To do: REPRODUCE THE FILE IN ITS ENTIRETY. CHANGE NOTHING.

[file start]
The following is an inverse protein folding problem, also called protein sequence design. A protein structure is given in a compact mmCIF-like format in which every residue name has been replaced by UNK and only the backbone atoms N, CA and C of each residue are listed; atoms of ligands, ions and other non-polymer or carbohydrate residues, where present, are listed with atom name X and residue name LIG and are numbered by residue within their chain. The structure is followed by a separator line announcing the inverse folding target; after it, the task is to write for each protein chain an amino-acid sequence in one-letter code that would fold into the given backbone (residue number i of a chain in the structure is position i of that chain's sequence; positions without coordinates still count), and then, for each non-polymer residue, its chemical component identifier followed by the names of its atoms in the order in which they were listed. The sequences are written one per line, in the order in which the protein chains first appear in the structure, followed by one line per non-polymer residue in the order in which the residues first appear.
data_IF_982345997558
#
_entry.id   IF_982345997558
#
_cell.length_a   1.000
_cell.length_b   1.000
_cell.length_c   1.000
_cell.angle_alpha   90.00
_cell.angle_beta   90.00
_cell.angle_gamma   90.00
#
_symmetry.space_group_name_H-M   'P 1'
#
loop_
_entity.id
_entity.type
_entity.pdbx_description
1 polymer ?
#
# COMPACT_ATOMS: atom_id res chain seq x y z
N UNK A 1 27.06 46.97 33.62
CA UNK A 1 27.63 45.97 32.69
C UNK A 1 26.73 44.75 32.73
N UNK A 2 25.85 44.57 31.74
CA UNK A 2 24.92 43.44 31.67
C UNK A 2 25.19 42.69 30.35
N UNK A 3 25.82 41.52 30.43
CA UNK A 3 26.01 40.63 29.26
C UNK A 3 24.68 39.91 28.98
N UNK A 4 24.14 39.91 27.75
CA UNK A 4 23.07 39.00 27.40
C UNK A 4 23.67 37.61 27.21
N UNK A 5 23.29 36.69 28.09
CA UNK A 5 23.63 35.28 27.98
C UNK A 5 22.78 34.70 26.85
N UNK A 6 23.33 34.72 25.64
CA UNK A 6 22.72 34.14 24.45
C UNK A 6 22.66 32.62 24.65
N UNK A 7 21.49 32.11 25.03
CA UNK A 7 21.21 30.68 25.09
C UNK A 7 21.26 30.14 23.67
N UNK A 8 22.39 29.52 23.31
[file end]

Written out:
The following is an inverse protein folding problem, also called protein sequence design. A protein structure is given in a compact mmCIF-like format in which every residue name has been replaced by UNK and only the backbone atoms N, CA and C of each residue are listed; atoms of ligands, ions and other non-polymer or carbohydrate residues, where present, are listed with atom name X and residue name LIG and are numbered by residue within their chain. The structure is followed by a separator line announcing the inverse folding target; after it, the task is to write for each protein chain an amino-acid sequence in one-letter code that would fold into the given backbone (residue number i of a chain in the structure is position i of that chain's sequence; positions without coordinates still count), and then, for each non-polymer residue, its chemical component identifier followed by the names of its atoms in the order in which they were listed. The sequences are written one per line, in the order in which the protein chains first appear in the structure, followed by one line per non-polymer residue in the order in which the residues first appear.
data_IF_982345997558
#
_entry.id   IF_982345997558
#
_cell.length_a   1.000
_cell.length_b   1.000
_cell.length_c   1.000
_cell.angle_alpha   90.00
_cell.angle_beta   90.00
_cell.angle_gamma   90.00
#
_symmetry.space_group_name_H-M   'P 1'
#
loop_
_entity.id
_entity.type
_entity.pdbx_description
1 polymer ?
#
# COMPACT_ATOMS: atom_id res chain seq x y z
N UNK A 1 27.06 46.97 33.62
CA UNK A 1 27.63 45.97 32.69
C UNK A 1 26.73 44.75 32.73
N UNK A 2 25.85 44.57 31.74
CA UNK A 2 24.92 43.44 31.67
C UNK A 2 25.19 42.69 30.35
N UNK A 3 25.82 41.52 30.43
CA UNK A 3 26.01 40.63 29.26
C UNK A 3 24.68 39.91 28.98
N UNK A 4 24.14 39.91 27.75
CA UNK A 4 23.07 39.00 27.40
C UNK A 4 23.67 37.61 27.21
N UNK A 5 23.29 36.69 28.09
CA UNK A 5 23.63 35.28 27.98
C UNK A 5 22.78 34.70 26.85
N UNK A 6 23.33 34.72 25.64
CA UNK A 6 22.72 34.14 24.45
C UNK A 6 22.66 32.62 24.65
N UNK A 7 21.49 32.11 25.03
CA UNK A 7 21.21 30.68 25.09
C UNK A 7 21.26 30.14 23.67
N UNK A 8 22.39 29.52 23.31